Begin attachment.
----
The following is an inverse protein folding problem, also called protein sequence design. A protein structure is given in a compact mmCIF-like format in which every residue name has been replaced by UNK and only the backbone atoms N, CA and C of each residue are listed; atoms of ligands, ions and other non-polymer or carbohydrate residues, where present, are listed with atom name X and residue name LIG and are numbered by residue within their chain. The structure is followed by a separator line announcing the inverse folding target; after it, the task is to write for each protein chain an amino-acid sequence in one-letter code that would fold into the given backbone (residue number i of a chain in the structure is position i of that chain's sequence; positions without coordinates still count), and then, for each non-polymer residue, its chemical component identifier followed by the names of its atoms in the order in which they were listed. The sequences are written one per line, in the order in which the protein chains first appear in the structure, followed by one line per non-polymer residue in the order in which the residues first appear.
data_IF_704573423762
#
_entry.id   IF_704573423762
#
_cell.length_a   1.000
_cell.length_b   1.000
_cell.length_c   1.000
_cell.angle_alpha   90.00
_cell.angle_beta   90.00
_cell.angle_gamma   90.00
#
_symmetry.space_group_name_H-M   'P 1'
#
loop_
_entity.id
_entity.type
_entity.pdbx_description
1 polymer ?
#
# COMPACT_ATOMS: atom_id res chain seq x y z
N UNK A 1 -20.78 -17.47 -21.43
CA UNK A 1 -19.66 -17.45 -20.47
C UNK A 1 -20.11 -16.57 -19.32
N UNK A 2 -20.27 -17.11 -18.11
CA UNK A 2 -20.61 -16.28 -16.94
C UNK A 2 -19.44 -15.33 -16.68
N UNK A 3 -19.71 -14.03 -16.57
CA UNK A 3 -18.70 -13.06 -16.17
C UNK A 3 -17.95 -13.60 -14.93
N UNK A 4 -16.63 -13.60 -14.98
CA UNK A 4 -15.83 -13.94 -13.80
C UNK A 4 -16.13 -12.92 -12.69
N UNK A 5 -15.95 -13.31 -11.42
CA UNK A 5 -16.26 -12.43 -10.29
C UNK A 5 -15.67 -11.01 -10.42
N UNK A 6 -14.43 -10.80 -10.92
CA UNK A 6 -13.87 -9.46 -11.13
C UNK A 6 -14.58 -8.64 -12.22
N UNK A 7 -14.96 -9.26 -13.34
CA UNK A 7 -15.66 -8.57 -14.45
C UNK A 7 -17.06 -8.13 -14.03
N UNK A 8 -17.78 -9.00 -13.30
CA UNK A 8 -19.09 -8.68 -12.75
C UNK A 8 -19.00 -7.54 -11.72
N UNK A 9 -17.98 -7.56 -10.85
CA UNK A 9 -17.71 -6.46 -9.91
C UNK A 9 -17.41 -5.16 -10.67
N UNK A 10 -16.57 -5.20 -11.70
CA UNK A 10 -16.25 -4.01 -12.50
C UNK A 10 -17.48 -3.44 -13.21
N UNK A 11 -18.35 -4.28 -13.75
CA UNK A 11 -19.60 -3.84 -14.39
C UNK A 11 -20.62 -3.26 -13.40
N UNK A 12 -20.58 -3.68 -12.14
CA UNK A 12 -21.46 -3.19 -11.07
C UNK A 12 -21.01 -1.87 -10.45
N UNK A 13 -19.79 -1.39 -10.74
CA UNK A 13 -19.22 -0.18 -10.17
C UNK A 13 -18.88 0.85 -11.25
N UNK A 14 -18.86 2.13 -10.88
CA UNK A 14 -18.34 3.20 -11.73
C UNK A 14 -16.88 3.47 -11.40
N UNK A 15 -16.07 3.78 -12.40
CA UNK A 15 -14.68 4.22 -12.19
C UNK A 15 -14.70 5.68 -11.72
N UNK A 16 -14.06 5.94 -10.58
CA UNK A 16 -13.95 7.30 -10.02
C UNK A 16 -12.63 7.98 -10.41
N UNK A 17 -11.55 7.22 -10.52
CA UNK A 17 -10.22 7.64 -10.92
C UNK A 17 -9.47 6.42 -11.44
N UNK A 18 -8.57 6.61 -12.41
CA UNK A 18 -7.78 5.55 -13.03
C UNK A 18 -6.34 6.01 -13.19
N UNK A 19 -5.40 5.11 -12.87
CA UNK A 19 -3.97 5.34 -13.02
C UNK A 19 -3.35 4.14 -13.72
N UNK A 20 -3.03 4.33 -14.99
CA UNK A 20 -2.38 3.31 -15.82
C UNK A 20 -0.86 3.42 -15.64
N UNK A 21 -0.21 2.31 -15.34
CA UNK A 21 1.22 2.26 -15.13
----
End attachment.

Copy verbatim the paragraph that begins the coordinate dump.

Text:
The following is an inverse protein folding problem, also called protein sequence design. A protein structure is given in a compact mmCIF-like format in which every residue name has been replaced by UNK and only the backbone atoms N, CA and C of each residue are listed; atoms of ligands, ions and other non-polymer or carbohydrate residues, where present, are listed with atom name X and residue name LIG and are numbered by residue within their chain. The structure is followed by a separator line announcing the inverse folding target; after it, the task is to write for each protein chain an amino-acid sequence in one-letter code that would fold into the given backbone (residue number i of a chain in the structure is position i of that chain's sequence; positions without coordinates still count), and then, for each non-polymer residue, its chemical component identifier followed by the names of its atoms in the order in which they were listed. The sequences are written one per line, in the order in which the protein chains first appear in the structure, followed by one line per non-polymer residue in the order in which the residues first appear.